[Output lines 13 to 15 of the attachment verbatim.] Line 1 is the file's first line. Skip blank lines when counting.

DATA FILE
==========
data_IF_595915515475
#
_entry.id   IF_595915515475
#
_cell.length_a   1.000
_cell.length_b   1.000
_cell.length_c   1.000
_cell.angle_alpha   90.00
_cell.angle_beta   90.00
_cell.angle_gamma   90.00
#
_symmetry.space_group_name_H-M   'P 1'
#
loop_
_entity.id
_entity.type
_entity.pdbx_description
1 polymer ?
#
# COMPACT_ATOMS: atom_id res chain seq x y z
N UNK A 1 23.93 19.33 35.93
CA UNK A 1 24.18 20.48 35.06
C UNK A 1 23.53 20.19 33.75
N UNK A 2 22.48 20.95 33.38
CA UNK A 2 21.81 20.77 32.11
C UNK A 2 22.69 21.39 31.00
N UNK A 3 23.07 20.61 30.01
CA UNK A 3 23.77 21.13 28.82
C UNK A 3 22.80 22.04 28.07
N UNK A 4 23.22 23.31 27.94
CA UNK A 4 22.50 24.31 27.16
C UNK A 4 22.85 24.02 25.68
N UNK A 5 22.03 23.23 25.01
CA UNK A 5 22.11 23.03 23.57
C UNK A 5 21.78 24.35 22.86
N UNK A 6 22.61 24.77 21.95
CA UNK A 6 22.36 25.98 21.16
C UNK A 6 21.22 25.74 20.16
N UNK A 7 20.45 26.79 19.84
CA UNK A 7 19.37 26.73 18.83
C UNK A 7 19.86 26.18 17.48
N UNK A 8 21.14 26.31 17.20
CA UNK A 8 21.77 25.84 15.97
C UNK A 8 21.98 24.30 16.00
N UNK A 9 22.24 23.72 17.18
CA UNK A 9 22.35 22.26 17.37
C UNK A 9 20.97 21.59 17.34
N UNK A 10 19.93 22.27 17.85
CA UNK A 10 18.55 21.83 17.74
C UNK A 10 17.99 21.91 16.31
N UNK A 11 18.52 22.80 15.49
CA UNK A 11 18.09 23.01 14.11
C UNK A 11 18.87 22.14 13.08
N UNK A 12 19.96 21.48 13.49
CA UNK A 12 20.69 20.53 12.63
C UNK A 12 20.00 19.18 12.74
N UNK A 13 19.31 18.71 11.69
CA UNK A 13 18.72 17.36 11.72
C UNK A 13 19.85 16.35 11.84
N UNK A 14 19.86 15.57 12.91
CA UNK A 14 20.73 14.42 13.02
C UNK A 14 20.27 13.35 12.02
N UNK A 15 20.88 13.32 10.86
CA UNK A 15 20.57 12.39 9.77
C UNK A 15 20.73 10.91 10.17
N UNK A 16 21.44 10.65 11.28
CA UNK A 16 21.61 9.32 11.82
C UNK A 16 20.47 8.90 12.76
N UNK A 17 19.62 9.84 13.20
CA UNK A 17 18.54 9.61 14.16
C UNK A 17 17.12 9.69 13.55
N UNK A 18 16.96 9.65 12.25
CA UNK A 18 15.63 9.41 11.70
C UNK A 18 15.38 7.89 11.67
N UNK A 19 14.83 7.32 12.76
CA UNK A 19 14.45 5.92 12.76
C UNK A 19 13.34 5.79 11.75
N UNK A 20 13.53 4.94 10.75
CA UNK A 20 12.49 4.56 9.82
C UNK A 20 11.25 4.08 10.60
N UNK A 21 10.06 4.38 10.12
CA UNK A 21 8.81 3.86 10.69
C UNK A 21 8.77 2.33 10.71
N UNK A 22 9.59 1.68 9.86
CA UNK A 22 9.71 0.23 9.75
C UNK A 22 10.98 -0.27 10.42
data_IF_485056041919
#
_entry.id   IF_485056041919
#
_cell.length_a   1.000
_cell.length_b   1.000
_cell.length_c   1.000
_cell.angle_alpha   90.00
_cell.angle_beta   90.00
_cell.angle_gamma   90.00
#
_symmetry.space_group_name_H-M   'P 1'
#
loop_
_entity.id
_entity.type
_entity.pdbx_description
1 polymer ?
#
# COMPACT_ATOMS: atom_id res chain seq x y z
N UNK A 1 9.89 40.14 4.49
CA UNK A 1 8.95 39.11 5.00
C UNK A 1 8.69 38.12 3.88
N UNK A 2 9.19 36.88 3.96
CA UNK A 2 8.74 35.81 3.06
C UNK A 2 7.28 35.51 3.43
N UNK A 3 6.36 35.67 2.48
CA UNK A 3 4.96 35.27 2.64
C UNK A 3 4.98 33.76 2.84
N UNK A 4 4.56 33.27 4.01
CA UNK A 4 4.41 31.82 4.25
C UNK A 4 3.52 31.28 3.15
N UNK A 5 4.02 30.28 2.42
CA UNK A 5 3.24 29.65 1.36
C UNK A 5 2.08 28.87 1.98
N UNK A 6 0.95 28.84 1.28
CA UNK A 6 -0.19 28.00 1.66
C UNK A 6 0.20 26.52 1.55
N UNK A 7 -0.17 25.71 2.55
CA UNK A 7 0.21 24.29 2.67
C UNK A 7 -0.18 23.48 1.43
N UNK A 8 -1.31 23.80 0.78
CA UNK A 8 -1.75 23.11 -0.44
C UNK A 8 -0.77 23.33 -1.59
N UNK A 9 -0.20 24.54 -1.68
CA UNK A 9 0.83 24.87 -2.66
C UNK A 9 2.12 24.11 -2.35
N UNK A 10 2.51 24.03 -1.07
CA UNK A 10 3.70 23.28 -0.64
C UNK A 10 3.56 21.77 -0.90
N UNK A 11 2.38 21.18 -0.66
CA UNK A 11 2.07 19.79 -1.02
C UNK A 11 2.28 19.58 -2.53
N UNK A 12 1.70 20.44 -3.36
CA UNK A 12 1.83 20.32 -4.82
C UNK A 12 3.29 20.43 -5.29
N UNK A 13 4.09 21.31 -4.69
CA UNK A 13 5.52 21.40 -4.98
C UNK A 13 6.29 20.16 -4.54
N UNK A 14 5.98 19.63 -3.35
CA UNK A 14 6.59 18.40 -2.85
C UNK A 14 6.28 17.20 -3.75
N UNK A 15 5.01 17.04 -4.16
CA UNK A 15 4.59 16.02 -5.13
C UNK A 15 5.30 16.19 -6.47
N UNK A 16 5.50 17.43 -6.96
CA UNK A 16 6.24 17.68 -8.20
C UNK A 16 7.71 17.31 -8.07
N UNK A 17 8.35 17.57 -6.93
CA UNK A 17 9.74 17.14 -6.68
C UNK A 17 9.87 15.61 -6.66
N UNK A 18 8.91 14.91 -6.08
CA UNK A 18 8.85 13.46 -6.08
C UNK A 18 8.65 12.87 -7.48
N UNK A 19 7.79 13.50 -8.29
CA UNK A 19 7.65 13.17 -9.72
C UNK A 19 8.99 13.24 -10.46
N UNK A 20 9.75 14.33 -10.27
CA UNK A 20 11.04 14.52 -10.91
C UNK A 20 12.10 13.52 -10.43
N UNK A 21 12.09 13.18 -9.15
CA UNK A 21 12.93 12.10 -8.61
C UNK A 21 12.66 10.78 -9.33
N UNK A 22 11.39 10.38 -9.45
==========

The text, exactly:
#
loop_
_entity.id